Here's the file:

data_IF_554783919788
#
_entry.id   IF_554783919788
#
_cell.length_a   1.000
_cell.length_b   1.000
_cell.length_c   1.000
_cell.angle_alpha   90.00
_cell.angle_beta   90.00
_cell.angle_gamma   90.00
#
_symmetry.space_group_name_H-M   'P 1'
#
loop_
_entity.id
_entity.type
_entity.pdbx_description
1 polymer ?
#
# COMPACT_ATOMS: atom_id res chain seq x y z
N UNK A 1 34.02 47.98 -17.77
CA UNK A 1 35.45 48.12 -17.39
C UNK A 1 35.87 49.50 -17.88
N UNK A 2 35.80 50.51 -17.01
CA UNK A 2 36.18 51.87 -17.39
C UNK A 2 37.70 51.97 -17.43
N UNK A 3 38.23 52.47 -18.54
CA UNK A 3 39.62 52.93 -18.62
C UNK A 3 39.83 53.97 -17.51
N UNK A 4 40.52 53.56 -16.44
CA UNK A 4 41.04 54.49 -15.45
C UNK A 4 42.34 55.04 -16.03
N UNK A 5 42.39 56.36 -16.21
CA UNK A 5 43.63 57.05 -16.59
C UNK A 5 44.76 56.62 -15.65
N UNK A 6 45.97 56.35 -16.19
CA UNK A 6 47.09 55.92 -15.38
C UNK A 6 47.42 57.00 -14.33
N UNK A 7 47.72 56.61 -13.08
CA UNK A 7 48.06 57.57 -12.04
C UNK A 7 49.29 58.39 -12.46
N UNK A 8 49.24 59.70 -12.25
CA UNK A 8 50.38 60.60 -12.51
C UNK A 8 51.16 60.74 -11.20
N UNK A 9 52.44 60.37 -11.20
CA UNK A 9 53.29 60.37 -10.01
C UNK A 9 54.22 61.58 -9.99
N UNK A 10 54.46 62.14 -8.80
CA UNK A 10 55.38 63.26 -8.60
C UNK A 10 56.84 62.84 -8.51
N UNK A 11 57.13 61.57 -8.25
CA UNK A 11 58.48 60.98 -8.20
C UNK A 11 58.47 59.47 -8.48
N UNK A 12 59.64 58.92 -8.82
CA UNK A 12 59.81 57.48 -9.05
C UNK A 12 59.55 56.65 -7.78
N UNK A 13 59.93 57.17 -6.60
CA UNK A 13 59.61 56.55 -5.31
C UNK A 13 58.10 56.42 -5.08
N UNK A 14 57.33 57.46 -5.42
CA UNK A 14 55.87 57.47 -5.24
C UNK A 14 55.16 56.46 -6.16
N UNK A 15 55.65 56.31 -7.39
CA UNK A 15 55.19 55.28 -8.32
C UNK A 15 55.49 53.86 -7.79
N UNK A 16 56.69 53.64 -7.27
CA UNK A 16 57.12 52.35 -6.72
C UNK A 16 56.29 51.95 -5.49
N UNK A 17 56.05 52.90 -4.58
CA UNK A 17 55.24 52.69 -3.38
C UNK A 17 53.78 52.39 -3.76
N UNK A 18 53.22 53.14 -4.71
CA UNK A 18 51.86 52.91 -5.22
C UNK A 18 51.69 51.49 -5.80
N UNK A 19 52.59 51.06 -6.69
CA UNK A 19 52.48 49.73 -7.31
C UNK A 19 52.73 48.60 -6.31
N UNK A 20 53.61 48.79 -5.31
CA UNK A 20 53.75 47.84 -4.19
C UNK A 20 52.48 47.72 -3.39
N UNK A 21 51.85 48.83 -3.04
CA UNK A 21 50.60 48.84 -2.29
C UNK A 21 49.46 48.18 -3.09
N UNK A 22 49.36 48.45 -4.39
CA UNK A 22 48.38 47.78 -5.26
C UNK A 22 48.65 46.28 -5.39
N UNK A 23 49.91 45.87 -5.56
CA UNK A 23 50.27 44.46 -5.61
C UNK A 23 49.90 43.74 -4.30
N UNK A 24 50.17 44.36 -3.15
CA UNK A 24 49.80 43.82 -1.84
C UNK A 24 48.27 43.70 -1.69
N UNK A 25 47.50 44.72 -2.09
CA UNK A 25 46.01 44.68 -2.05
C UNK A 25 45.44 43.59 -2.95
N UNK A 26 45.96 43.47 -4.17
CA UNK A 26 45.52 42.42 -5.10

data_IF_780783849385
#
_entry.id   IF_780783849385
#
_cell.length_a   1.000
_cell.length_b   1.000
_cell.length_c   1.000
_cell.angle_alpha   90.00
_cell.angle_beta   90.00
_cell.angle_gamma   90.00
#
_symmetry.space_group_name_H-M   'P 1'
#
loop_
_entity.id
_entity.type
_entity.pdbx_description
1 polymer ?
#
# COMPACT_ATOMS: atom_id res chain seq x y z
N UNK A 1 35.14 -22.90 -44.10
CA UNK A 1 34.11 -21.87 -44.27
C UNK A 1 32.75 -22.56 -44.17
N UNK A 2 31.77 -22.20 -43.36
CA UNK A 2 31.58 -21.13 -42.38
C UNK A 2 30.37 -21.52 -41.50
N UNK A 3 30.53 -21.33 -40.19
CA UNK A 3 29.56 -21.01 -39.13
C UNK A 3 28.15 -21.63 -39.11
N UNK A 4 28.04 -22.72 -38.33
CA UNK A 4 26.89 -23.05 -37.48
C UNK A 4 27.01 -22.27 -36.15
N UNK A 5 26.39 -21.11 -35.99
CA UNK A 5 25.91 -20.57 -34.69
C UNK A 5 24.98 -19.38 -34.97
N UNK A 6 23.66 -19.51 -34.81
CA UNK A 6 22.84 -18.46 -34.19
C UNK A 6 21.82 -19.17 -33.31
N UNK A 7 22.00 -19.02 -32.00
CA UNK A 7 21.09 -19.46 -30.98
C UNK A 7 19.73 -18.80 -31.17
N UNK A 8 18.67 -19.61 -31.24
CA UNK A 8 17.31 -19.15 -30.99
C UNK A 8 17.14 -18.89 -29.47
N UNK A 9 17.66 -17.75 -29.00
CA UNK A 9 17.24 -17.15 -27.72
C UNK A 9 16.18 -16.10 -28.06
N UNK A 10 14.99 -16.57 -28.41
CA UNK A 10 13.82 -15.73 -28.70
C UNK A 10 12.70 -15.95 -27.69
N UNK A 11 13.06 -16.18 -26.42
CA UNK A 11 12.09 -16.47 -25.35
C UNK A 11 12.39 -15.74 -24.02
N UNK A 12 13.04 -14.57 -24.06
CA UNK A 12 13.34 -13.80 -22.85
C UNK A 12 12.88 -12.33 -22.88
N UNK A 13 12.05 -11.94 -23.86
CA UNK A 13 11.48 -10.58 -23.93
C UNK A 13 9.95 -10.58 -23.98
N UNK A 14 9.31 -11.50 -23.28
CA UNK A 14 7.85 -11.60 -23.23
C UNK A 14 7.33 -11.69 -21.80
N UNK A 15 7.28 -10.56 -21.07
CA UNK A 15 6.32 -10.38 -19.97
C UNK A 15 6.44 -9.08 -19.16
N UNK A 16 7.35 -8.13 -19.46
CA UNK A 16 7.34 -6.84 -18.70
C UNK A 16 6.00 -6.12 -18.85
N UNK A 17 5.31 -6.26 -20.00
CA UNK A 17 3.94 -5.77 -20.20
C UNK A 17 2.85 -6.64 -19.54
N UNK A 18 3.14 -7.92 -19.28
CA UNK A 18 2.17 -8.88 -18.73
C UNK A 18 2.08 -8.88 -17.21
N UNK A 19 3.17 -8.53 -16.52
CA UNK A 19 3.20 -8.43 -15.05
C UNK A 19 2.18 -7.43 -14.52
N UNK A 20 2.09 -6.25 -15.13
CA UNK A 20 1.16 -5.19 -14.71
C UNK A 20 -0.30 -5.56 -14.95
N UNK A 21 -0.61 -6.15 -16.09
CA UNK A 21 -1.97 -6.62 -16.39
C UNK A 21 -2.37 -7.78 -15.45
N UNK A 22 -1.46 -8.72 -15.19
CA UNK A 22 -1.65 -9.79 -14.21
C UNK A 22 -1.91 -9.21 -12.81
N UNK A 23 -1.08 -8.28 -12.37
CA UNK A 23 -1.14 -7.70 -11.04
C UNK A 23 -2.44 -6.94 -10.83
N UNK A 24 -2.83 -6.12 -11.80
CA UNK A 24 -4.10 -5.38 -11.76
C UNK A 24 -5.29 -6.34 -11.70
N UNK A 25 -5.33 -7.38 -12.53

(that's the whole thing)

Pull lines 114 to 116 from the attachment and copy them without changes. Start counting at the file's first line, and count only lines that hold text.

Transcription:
_entity.pdbx_description
1 polymer ?
#